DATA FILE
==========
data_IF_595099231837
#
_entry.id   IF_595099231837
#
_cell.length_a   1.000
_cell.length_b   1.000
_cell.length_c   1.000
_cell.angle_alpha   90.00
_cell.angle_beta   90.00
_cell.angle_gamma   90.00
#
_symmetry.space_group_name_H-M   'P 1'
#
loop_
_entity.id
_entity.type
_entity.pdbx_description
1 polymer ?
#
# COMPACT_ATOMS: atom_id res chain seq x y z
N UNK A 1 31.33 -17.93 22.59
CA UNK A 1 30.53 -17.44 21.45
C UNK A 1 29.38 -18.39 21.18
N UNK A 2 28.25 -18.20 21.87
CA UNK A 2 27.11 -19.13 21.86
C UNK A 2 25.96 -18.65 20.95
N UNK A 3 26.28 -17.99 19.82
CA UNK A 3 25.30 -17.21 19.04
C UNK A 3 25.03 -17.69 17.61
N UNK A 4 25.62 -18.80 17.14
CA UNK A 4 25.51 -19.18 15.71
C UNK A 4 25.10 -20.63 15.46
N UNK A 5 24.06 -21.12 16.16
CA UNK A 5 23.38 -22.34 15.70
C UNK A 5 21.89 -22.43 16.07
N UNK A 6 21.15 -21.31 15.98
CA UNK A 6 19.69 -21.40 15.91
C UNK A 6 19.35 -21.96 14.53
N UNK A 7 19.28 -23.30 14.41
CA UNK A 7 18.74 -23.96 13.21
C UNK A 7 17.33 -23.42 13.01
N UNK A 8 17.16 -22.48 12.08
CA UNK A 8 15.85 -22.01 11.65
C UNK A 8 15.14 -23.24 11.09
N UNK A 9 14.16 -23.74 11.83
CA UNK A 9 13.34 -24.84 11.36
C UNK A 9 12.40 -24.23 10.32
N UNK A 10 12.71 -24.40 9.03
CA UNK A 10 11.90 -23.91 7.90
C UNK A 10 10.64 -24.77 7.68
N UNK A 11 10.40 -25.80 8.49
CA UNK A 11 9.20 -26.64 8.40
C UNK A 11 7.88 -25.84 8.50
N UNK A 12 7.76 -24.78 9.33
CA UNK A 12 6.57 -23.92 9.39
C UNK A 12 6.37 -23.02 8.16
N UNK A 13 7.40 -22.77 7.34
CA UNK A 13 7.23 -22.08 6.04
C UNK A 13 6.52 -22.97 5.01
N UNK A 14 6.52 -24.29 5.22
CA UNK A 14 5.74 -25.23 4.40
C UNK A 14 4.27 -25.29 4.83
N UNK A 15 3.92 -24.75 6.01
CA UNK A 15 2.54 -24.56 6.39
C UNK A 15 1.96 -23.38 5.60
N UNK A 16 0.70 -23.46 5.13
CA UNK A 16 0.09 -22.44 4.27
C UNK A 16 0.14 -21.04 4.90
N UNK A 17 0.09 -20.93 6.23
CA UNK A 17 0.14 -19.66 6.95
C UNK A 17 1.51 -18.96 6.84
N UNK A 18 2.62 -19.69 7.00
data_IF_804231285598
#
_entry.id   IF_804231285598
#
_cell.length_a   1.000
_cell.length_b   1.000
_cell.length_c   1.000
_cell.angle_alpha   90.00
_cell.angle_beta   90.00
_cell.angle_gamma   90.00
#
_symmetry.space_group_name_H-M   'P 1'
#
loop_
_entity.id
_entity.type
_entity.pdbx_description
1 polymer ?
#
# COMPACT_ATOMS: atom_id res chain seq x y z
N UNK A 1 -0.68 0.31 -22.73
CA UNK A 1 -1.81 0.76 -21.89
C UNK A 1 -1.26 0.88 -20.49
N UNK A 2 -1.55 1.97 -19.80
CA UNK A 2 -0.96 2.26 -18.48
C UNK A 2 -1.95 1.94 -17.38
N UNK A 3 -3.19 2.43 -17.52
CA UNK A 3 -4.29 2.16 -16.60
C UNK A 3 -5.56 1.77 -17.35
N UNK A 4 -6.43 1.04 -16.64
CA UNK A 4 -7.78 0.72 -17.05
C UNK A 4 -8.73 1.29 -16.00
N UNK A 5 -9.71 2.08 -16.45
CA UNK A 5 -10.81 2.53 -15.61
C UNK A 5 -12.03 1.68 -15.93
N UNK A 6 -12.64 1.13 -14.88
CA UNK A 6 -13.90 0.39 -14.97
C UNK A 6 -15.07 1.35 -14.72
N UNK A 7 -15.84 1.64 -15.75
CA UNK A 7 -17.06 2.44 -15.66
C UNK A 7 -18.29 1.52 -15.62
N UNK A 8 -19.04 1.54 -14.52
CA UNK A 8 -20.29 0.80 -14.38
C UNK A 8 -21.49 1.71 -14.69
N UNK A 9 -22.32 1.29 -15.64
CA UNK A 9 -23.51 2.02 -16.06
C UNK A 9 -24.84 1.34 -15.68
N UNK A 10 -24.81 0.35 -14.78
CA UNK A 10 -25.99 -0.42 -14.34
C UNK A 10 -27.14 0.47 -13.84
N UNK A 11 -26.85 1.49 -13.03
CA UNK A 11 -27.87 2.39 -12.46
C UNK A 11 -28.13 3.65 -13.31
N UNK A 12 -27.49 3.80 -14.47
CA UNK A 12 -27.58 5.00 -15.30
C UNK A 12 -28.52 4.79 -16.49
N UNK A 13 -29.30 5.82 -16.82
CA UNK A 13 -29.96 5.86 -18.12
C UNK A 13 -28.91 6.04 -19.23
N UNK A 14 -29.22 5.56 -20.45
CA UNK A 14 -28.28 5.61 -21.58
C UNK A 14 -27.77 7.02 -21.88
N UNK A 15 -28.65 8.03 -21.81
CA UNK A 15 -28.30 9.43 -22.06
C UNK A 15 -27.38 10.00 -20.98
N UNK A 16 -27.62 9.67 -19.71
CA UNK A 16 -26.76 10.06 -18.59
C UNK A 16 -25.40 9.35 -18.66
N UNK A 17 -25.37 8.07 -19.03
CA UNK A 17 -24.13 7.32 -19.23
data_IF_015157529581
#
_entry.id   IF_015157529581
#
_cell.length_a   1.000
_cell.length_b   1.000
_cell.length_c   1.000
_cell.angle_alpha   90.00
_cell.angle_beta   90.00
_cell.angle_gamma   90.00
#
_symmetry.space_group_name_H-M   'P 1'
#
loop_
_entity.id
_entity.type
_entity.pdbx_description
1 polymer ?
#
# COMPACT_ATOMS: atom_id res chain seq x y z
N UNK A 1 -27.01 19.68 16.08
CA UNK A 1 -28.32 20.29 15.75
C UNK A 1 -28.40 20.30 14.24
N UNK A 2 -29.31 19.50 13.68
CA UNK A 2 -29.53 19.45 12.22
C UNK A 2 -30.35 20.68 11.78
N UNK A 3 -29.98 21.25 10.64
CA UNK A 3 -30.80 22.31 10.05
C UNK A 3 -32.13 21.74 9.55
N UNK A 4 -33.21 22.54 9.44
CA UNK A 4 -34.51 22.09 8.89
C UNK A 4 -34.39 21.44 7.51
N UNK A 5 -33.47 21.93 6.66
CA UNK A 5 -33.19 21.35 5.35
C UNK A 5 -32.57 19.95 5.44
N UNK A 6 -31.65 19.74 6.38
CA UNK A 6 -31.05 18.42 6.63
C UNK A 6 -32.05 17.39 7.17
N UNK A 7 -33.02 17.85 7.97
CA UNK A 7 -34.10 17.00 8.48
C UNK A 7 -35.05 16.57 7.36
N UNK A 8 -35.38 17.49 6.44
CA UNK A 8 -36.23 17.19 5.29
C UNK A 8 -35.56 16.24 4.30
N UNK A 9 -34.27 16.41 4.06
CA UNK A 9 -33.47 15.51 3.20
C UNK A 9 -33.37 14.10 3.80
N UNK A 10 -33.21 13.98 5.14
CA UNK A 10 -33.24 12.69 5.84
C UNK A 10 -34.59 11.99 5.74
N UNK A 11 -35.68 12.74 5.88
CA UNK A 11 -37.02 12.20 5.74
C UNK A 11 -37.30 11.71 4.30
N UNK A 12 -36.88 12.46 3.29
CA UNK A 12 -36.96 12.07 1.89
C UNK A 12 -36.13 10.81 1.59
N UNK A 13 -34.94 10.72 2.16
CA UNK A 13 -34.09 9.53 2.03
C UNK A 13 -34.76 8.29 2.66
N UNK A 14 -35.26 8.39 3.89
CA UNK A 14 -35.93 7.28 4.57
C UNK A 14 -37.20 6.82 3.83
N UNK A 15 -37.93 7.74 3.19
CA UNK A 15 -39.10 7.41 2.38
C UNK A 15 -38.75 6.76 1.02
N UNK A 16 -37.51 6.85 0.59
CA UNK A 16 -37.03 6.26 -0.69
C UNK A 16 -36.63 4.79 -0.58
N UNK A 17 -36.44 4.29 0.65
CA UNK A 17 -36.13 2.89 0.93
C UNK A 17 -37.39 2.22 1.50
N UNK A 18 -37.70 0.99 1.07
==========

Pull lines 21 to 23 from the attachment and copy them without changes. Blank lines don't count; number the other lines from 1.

N UNK A 1 31.33 -17.93 22.59
CA UNK A 1 30.53 -17.44 21.45
C UNK A 1 29.38 -18.39 21.18